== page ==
Trip To Tibet

Robert Thurman is a scholar, author and academic who founded Tibet House and was in 1965 the first American Tibetan Buddhist ordained by the Dalai Lama.

For many years, Thurman biannually lead groups on tours of the holy sites in Tibet. In the late 1990s, I sought to join Thurman on such a tour.

I contacted Geographic Expeditions (GE), the tour organizer, two years before Thurman’s next trip. I was told that as I was the first inquiry, I would head the list of those going. After, periodically I called GE for an update on the timing and particulars of the trip. Finally, some months before the trip, I was told that as they had received more interest from people than available slots, 15, everyone was required to write an essay as to why they wanted to go; however, as mine was the first inquiry, my essay was proforma and I could rest assured that I’d be included on the trip. In my essay, I spoke about my collection of ancient Himalayan and Tibetan Buddhist art and that I had read a couple of Thurman’s books.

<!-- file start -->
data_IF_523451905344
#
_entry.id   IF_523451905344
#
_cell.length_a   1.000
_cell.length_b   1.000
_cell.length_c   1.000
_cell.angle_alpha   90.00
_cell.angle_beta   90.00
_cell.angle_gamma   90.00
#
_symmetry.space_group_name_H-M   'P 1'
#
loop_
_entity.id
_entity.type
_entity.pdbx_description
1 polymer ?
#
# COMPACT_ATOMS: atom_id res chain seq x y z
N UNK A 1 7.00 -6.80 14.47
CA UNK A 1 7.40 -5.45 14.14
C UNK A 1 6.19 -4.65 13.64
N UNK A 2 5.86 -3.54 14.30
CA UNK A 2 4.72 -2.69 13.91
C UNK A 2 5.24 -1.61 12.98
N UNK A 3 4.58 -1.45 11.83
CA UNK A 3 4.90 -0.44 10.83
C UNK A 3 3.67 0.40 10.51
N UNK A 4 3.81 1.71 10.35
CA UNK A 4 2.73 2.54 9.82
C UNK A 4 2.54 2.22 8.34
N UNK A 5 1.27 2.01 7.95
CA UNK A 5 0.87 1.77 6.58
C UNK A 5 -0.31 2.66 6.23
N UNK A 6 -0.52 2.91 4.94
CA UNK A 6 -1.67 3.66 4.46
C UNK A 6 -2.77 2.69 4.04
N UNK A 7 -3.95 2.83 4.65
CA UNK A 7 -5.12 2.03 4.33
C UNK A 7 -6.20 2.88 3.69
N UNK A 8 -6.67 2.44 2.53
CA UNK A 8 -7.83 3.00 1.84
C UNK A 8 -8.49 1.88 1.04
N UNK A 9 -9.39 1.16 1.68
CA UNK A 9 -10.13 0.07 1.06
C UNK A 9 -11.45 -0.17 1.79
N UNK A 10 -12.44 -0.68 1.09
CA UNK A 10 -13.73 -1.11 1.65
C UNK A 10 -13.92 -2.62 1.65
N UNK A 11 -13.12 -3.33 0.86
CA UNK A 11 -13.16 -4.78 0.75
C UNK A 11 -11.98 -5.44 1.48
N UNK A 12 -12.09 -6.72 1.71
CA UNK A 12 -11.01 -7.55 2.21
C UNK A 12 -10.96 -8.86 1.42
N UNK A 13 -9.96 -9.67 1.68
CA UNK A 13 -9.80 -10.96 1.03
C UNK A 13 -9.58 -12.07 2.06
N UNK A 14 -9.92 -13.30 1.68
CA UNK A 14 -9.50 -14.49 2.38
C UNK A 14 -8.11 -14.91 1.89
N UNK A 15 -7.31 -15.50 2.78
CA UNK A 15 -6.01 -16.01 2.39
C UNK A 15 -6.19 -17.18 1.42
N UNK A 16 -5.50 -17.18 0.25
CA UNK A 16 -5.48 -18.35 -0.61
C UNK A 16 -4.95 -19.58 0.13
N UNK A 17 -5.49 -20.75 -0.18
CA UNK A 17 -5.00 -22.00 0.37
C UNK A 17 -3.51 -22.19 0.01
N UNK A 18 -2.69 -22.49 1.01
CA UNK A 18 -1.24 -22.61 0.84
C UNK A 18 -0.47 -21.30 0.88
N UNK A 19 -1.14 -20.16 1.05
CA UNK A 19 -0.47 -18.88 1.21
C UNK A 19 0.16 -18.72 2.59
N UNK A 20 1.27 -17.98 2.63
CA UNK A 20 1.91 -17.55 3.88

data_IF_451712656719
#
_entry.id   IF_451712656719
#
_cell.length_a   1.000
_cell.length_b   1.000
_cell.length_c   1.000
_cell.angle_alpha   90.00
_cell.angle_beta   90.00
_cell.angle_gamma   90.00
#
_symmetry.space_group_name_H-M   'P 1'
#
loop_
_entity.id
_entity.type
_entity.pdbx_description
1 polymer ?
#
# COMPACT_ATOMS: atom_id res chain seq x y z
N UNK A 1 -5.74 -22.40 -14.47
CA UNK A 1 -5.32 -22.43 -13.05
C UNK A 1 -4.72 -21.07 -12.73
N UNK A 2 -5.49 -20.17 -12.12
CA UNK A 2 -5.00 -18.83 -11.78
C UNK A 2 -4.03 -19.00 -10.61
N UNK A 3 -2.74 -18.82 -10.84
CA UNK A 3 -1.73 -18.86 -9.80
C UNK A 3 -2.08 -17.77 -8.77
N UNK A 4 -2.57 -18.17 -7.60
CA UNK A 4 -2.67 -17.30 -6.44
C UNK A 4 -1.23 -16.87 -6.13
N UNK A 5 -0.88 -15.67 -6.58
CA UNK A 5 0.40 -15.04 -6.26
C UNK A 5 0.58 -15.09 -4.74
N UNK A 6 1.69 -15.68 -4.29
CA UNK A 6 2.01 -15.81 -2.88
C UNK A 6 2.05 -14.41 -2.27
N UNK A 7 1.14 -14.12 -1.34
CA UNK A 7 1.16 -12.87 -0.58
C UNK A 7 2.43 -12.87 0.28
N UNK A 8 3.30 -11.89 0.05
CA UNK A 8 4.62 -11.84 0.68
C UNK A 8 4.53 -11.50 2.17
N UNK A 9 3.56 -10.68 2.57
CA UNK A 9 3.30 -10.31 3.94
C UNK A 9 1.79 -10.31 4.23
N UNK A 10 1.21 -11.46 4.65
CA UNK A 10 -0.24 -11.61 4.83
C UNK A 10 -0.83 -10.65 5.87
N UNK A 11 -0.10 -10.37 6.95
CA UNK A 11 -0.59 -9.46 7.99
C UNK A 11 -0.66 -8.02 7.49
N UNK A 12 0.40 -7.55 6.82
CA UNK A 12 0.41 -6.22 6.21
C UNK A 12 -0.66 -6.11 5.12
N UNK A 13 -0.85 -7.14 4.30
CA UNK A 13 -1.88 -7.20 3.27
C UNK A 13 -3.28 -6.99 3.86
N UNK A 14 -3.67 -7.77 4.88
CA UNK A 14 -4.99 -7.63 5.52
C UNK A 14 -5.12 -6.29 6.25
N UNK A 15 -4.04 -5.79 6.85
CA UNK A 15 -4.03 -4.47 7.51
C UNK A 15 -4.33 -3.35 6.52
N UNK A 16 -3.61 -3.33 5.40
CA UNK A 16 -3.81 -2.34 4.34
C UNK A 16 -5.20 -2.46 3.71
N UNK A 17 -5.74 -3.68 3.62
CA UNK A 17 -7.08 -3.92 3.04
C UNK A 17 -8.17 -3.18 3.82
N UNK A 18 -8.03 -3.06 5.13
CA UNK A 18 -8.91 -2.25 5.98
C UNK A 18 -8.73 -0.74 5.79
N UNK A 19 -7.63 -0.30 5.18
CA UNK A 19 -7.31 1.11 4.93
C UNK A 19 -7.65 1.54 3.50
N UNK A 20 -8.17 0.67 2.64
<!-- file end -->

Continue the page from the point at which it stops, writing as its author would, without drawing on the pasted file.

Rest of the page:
As the tour was coming together in final form, GE contacted me to say that Thurman was only accepting applications from “serious Buddhists” which he didn’t deem me to be one. Thus, my application was rejected. I was surprised as “serious Buddhists” seemed an oxymoron. Inquiring further, GE said they had 16 essay applications. I was the only one rejected from going on the trip.

My reaction to this news: a hearty laugh. It was funny, like other similar situations I’ve been in, but I hadn’t thought why until recently. What’s funny is imagining that some people in my situation would be upset about it, something that’s passed, instead of otherwise rejoicing about their good fortune. After waiting two years, spending time with inquires, writing an essay, being told they are good to go and very much looking forward to the trip, some would be upset being rejected. However, their consolation prize was having the financial resources, health, time to take such a trip and now, not going on the trip, extra time and money to spend on something else. As such, they should be grateful for their good fortune; especially as thinking about a trip is more than half the experience of it.

It’s funny to think that some people choose to view their circumstances in ways that make them unhappy. Maybe that’s what serious Buddhists do. If so, it’s good the serious Buddhists were allowed on the trip and not me, as that precluded anyone becoming unhappy.